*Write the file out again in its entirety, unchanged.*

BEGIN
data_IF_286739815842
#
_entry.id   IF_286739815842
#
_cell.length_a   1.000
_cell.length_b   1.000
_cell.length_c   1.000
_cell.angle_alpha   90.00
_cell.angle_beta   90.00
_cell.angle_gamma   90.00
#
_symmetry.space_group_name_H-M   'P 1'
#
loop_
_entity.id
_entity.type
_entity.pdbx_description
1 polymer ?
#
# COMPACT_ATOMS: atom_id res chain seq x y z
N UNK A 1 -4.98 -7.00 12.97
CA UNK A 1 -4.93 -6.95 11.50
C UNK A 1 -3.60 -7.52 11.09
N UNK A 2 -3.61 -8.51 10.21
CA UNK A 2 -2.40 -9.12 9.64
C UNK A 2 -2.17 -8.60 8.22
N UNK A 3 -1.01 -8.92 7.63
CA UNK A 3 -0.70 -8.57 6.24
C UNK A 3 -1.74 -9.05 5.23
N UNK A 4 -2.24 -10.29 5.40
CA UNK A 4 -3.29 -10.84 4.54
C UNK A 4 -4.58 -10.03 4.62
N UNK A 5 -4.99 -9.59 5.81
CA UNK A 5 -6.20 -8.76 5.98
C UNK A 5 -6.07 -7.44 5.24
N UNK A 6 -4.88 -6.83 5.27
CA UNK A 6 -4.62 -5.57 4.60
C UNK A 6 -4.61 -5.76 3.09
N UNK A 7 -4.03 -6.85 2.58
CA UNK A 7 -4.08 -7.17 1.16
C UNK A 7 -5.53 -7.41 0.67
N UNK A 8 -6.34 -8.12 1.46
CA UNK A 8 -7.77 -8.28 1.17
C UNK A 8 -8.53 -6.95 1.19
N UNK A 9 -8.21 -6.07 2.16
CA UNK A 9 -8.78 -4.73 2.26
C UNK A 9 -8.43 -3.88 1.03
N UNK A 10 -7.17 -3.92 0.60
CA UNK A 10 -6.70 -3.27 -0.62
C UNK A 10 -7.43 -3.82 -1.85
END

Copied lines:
data_IF_286739815842
#
_entry.id   IF_286739815842
#
_cell.length_a   1.000
_cell.length_b   1.000
_cell.length_c   1.000
_cell.angle_alpha   90.00
_cell.angle_beta   90.00
_cell.angle_gamma   90.00
#
_symmetry.space_group_name_H-M   'P 1'
#
loop_
_entity.id
_entity.type
_entity.pdbx_description
1 polymer ?
#
# COMPACT_ATOMS: atom_id res chain seq x y z
N UNK A 1 -4.98 -7.00 12.97
CA UNK A 1 -4.93 -6.95 11.50
C UNK A 1 -3.60 -7.52 11.09
N UNK A 2 -3.61 -8.51 10.21
CA UNK A 2 -2.40 -9.12 9.64
C UNK A 2 -2.17 -8.60 8.22
N UNK A 3 -1.01 -8.92 7.63
CA UNK A 3 -0.70 -8.57 6.24
C UNK A 3 -1.74 -9.05 5.23
N UNK A 4 -2.24 -10.29 5.40
CA UNK A 4 -3.29 -10.84 4.54
C UNK A 4 -4.58 -10.03 4.62
N UNK A 5 -4.99 -9.59 5.81
CA UNK A 5 -6.20 -8.76 5.98
C UNK A 5 -6.07 -7.44 5.24
N UNK A 6 -4.88 -6.83 5.27
CA UNK A 6 -4.62 -5.57 4.60
C UNK A 6 -4.61 -5.76 3.09
N UNK A 7 -4.03 -6.85 2.58
CA UNK A 7 -4.08 -7.17 1.16
C UNK A 7 -5.53 -7.41 0.67
N UNK A 8 -6.34 -8.12 1.46
CA UNK A 8 -7.77 -8.28 1.17
C UNK A 8 -8.53 -6.95 1.19
N UNK A 9 -8.21 -6.07 2.16
CA UNK A 9 -8.78 -4.73 2.26
C UNK A 9 -8.43 -3.88 1.03
N UNK A 10 -7.17 -3.92 0.60
CA UNK A 10 -6.70 -3.27 -0.62
C UNK A 10 -7.43 -3.82 -1.85